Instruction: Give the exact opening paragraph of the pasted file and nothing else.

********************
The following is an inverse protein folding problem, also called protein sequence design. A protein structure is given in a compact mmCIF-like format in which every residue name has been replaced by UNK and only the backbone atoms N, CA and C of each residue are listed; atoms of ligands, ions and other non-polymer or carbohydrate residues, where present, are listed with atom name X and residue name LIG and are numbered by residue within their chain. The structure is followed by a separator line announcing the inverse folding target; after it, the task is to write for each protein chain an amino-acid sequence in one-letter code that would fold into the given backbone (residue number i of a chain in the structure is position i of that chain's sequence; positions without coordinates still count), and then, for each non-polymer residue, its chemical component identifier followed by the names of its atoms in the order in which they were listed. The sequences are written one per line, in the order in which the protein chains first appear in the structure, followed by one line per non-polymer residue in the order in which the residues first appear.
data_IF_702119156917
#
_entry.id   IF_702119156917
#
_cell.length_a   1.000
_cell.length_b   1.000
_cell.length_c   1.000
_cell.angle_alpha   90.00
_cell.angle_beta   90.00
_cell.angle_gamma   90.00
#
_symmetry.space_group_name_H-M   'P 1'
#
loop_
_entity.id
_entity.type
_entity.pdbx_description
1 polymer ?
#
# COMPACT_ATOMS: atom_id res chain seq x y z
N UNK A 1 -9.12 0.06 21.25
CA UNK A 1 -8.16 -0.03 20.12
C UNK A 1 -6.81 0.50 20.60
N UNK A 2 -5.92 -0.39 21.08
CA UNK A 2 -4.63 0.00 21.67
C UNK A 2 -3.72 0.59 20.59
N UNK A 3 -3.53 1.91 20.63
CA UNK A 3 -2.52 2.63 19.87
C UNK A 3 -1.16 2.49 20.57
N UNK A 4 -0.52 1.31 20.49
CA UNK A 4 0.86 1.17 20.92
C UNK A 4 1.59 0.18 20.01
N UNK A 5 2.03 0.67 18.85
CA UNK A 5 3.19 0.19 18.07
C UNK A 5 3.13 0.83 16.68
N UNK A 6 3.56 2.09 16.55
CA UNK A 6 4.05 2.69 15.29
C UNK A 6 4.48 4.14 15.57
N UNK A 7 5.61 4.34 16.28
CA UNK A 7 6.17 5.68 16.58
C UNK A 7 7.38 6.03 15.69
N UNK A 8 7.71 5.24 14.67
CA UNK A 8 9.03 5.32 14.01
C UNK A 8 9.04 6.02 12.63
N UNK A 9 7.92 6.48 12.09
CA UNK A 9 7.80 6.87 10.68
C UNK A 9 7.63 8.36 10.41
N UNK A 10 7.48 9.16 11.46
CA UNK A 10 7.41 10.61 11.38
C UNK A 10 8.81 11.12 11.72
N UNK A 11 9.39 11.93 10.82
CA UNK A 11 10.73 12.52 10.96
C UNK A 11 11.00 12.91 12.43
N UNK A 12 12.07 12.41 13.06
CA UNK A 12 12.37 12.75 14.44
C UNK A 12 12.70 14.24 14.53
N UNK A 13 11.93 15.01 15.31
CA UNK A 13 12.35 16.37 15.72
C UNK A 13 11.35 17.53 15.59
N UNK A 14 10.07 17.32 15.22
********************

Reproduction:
The following is an inverse protein folding problem, also called protein sequence design. A protein structure is given in a compact mmCIF-like format in which every residue name has been replaced by UNK and only the backbone atoms N, CA and C of each residue are listed; atoms of ligands, ions and other non-polymer or carbohydrate residues, where present, are listed with atom name X and residue name LIG and are numbered by residue within their chain. The structure is followed by a separator line announcing the inverse folding target; after it, the task is to write for each protein chain an amino-acid sequence in one-letter code that would fold into the given backbone (residue number i of a chain in the structure is position i of that chain's sequence; positions without coordinates still count), and then, for each non-polymer residue, its chemical component identifier followed by the names of its atoms in the order in which they were listed. The sequences are written one per line, in the order in which the protein chains first appear in the structure, followed by one line per non-polymer residue in the order in which the residues first appear.